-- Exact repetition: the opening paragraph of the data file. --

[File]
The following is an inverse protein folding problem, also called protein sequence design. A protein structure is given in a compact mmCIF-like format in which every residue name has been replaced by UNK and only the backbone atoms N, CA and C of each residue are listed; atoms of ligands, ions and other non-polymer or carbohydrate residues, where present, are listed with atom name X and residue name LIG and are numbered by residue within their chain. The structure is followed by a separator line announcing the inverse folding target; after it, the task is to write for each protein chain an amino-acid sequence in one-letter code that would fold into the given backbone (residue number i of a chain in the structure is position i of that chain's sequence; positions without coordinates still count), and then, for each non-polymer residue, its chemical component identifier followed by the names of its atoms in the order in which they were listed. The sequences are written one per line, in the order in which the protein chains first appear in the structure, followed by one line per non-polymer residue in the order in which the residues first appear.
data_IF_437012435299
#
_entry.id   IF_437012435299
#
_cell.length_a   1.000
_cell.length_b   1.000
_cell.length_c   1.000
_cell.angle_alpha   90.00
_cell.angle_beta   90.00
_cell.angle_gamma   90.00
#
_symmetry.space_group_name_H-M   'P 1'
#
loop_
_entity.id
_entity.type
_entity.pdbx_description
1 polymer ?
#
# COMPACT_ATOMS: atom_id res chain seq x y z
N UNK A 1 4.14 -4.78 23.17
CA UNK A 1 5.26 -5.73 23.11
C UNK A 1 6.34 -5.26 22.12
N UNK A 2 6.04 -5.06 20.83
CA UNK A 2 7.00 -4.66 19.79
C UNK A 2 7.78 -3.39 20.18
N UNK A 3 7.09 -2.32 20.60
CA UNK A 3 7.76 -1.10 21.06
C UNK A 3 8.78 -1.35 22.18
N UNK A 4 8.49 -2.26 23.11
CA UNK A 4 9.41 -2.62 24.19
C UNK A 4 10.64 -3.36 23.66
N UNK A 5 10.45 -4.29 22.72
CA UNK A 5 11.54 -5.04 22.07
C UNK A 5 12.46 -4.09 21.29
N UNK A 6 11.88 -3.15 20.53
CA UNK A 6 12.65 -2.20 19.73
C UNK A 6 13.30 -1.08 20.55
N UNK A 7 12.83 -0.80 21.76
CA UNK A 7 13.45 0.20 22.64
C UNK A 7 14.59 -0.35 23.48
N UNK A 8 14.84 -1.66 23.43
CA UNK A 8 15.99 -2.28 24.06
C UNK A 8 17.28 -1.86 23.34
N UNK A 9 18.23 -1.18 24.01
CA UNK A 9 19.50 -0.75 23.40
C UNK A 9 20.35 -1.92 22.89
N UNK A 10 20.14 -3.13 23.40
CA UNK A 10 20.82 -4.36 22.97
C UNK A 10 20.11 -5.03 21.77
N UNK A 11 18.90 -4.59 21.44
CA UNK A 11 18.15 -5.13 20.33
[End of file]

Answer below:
The following is an inverse protein folding problem, also called protein sequence design. A protein structure is given in a compact mmCIF-like format in which every residue name has been replaced by UNK and only the backbone atoms N, CA and C of each residue are listed; atoms of ligands, ions and other non-polymer or carbohydrate residues, where present, are listed with atom name X and residue name LIG and are numbered by residue within their chain. The structure is followed by a separator line announcing the inverse folding target; after it, the task is to write for each protein chain an amino-acid sequence in one-letter code that would fold into the given backbone (residue number i of a chain in the structure is position i of that chain's sequence; positions without coordinates still count), and then, for each non-polymer residue, its chemical component identifier followed by the names of its atoms in the order in which they were listed. The sequences are written one per line, in the order in which the protein chains first appear in the structure, followed by one line per non-polymer residue in the order in which the residues first appear.